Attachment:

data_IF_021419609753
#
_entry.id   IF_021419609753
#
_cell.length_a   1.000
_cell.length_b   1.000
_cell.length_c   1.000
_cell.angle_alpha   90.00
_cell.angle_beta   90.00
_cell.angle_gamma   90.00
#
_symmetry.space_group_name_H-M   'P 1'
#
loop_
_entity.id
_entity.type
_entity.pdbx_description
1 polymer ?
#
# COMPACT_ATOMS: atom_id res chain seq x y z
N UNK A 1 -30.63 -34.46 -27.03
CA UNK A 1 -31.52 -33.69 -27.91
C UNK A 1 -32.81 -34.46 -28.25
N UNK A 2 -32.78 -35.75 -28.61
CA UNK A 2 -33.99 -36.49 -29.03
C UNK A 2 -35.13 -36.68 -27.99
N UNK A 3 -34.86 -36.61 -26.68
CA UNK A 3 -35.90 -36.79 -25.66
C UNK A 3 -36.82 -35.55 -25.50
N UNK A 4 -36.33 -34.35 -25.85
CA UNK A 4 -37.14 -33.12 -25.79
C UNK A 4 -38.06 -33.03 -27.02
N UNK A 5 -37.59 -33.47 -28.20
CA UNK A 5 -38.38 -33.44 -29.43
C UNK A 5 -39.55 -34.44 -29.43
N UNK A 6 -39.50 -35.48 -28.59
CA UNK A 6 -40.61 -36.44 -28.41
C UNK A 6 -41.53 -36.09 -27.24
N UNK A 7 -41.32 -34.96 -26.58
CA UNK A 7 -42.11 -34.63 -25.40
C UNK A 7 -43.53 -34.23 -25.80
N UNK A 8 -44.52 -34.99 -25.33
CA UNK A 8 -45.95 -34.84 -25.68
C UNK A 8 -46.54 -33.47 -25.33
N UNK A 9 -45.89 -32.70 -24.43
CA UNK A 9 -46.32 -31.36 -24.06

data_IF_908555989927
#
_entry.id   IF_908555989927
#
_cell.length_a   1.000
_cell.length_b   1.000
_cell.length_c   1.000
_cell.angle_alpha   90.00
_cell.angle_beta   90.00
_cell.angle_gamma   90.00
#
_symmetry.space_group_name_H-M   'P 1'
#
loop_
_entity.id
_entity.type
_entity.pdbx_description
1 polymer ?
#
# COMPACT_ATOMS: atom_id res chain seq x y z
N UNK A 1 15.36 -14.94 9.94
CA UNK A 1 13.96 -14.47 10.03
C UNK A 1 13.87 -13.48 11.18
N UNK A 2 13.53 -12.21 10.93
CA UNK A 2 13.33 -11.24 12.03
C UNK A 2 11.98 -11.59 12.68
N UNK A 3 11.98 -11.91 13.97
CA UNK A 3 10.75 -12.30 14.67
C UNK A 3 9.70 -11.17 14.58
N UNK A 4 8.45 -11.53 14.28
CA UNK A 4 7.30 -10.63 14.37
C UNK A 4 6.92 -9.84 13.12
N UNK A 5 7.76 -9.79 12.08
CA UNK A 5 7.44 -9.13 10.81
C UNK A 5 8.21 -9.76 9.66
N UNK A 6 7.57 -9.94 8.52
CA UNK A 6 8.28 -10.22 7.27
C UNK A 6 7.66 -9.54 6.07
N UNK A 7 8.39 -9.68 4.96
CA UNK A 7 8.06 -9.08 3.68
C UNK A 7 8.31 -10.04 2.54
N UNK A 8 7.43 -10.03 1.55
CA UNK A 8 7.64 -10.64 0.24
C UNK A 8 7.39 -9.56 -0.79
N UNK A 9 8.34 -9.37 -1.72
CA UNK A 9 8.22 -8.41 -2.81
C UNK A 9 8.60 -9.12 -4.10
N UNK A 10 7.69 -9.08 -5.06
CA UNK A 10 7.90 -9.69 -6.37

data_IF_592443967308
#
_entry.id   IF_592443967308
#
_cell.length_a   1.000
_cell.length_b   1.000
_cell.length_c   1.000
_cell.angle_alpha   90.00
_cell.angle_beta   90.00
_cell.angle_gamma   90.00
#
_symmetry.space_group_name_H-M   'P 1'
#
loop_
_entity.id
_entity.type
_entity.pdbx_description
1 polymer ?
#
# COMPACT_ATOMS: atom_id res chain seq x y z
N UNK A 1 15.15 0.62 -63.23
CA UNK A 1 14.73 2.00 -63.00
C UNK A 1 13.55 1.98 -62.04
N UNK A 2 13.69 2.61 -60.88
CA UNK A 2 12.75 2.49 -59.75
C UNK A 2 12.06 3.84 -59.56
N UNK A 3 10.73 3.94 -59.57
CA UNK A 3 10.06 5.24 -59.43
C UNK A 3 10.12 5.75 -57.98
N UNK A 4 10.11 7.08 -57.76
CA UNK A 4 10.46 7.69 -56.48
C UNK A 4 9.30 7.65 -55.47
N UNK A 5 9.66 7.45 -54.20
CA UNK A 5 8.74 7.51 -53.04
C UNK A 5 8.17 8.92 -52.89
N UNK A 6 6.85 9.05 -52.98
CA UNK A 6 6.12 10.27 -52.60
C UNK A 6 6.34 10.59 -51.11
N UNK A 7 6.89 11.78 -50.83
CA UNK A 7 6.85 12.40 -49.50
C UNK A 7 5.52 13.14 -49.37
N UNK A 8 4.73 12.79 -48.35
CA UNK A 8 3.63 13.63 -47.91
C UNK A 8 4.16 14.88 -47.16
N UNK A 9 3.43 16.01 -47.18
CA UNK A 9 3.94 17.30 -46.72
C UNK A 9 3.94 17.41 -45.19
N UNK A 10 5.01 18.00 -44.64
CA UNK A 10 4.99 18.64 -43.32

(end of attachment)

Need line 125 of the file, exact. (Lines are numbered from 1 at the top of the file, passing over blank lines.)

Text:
N UNK A 4 10.11 7.08 -57.76